Intralaminar, Transforaminal or Caudal Epidural Steroid Injections

Who would benefit from this injection?

Individuals with pain that is secondary to chronic or acute degenerative spine arthritis, bulging or herniated disc in the spine.

How does it work?

The combination of saline and steroid work to reduce the inflammation along the nerves.  With reduced inflammation from injection there should be improved pain control.

How is the injection done?

These procedures are done under x-ray guidance so that the physician identifies and treats the exact target of your discomfort.  Patient will be asked to lie on his/her abdomen.  The skin is first cleaned in proper surgical sterile fashion, skin is than anesthetized this is followed by placement of needle under x-ray guidance to its target and medication mixture (saline + steroid with or without local anesthetic) is injected.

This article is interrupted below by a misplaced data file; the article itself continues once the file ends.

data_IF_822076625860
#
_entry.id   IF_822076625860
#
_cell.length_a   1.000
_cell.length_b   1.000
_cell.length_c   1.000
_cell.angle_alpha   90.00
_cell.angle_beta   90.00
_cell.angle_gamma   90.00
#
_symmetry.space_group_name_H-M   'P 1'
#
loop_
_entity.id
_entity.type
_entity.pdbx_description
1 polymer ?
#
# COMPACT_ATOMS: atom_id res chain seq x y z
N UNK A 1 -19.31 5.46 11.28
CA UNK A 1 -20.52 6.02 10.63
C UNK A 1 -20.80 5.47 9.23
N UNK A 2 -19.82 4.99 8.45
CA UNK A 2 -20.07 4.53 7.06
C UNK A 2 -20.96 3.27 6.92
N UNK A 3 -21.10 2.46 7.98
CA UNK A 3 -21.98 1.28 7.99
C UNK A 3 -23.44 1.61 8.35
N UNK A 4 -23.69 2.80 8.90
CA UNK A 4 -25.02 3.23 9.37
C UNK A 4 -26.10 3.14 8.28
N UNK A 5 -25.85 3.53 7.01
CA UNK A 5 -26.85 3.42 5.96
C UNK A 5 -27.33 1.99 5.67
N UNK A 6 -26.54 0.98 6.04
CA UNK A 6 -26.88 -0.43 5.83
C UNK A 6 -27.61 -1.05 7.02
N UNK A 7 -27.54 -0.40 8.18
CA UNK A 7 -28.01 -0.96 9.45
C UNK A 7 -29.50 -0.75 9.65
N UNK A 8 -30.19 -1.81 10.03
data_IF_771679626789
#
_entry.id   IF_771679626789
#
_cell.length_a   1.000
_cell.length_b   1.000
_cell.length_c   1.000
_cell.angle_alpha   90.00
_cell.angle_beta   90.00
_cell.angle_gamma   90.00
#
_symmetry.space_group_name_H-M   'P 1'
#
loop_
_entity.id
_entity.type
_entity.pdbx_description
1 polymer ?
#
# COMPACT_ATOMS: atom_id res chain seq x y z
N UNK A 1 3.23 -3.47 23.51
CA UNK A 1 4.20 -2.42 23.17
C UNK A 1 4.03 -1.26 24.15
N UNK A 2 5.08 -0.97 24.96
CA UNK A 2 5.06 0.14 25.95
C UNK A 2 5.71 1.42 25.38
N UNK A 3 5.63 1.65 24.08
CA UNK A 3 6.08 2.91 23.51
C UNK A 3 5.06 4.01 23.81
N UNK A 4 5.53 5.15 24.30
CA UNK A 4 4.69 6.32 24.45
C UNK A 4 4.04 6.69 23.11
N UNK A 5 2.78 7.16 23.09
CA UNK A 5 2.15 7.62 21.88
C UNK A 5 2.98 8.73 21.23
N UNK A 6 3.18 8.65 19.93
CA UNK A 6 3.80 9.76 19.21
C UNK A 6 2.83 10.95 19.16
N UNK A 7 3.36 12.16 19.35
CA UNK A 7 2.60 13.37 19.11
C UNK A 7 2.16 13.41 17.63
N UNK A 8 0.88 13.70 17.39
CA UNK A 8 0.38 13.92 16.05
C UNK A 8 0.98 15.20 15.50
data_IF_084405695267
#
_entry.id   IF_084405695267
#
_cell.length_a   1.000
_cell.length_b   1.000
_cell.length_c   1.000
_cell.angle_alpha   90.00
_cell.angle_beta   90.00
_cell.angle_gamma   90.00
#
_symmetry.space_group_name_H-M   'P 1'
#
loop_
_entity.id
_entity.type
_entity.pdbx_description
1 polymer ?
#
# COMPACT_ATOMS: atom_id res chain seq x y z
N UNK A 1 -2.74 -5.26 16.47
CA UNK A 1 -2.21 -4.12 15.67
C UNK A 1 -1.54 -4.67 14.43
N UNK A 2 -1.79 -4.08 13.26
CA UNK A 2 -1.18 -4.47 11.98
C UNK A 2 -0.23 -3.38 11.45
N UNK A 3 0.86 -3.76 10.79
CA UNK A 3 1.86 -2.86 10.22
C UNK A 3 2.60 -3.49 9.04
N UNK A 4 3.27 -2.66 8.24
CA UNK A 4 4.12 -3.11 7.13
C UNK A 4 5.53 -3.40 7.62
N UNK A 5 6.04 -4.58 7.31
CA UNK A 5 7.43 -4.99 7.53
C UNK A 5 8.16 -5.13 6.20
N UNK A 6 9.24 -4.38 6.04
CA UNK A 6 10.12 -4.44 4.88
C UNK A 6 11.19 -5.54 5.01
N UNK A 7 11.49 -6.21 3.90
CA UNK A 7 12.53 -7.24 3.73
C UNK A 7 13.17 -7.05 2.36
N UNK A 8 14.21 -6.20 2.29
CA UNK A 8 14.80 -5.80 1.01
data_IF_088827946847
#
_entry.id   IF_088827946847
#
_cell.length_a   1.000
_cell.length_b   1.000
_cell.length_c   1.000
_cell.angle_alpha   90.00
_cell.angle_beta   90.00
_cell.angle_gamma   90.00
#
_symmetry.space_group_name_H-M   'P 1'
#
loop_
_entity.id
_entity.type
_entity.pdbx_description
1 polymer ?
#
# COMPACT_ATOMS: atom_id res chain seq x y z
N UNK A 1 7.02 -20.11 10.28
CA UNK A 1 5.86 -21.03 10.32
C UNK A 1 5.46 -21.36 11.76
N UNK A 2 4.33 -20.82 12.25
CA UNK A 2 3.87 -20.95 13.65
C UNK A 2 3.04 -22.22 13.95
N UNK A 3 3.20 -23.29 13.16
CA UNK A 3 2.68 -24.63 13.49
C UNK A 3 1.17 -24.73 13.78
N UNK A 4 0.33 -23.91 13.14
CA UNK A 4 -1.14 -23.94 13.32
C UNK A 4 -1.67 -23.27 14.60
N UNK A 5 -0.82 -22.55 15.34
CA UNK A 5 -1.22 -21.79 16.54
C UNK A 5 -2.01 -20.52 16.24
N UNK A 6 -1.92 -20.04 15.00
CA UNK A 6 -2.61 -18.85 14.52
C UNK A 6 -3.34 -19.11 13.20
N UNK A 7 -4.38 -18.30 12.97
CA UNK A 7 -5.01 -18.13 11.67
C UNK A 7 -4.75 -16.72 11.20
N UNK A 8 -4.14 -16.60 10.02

What are the potential risks?

Although this is a very safe procedure, it is not without risk.  Whenever a needle is used there is always the risk of infection and bleeding.  Furthermore, when done in the cervical spine (neck) or thoracic spine (mid-back) there is also risk for spinal cord injury.

What should I expect after the procedure?

It is normal to experience temporary soreness at the need placement sites. In most patient pain relief occurs within 2-7 days after the procedure.  In some instances, patient may experience slightly increased pain at the injection site for first 1-5 days prior to pain relief.